Archive for the ‘Jonah Keri’ Category

Evaluating Teams (or something similar)

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Excellent piece at Bill Simmons’ new website Grantland (named for Grantland Rice, I imagine) on the “new” Moneyball approach.

Article author Bill Barnwell does a nice job refuting the notion that Moneyball was just about OPS (getting on base and bashing the ball). Instead, the real focus of the book was on exploiting market inefficiencies.

Fielding has indeed been the latest exploitable market inefficiency. See Jonah Keri’s excellent The Extra 2% about the Tampa Bay Rays and their quantitative analysis.

They (the Rays) obviously know something about bullpens, too: the guys they let walk after 2010 made most baseball “analysts” wave their hands about how the Rays would suck, but of that group–Rafael Soriano, Joaquin Benoit, Dan Wheeler, Grant Balfour, and Randy Choate–only Balfour and Choate have been decent, and Choate is hurt. But the Rays’ ‘pen has been pretty okay (note the 3.44 bullpen ERA, good for 3rd in the American League, and tied for 11th in Major League Baseball; the Rays also sport  1.211 bullpen WHIP–4th in MLB–and a .635bullpen OPS allowed, which is 5th in MLB…pretty okay, indeed).

Michael Lewis is/was no dummy, and to flatten out his perspective the way “baseball traditionalists” did to bash sabermetrics is just freakin’ stupid. (Joe Morgan, for example, is a bitter old man…great second baseman in his day, but bitter old jerk as an announcer…hey, Joe, Billy Beane didn’t write Moneyball!).

UPDATE–Rafael Soriano’s troubles got more troubling. Rays bullpen is now much better than the Yanks, except, of course, at the very back end, since Mariano Rivera is the Terminator in relief pitcher form.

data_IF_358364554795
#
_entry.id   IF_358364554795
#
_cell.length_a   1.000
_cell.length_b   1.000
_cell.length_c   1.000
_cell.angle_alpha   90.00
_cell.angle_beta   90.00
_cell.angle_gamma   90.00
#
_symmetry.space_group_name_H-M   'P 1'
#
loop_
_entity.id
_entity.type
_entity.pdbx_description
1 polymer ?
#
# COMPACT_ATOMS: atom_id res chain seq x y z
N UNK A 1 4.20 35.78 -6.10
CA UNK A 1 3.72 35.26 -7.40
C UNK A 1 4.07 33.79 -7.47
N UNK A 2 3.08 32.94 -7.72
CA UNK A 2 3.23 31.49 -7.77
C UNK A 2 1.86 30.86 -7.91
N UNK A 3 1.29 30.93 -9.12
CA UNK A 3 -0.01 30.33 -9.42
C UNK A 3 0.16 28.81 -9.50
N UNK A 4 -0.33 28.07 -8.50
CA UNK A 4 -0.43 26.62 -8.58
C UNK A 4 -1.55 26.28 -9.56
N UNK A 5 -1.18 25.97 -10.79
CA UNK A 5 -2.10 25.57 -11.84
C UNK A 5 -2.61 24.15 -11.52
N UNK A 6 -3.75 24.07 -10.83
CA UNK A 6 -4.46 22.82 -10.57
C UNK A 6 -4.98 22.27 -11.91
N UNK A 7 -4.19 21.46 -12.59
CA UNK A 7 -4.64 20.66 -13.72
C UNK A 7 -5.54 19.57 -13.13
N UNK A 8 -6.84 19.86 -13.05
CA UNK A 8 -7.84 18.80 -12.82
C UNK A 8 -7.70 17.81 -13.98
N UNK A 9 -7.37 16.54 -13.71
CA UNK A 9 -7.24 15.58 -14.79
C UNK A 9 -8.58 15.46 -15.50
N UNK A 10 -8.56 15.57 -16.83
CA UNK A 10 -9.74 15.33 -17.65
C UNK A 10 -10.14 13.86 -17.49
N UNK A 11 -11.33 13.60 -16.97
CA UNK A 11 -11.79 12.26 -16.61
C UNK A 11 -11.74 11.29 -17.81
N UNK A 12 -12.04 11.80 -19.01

Written by jjvedamuthu

June 14, 2011 at 15:24

An Open Plea to David Einhorn

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Mr. Einhorn

I am a baseball fan, and although I don’t particularly like the Mets, I do think that them being kind of, er, bad isn’t good for (National League) baseball. Though I am almost as wildly unsuccessful at life as you are successful, I was kind of hoping you would take what I have to say to heart.

Please, do baseball fans everywhere a favor and push the Wilpons out. Please, for the love of sunshine, hot dogs, well-turned double plays, and nail-biting late-inning heroics, take charge of the New York National League ball club and push the Wilpons right on out of the door.

Thank you, sir, and I hope very much you enjoy your new role.



Jon Vedamuthu


P.S. I am also very pleased that your background includes robust experience with mathematical and statistical evaluative techniques. After reading Jonah Keri’s The Extra 2% I hope more “quants” get involved in baseball.

Written by jjvedamuthu

May 28, 2011 at 13:07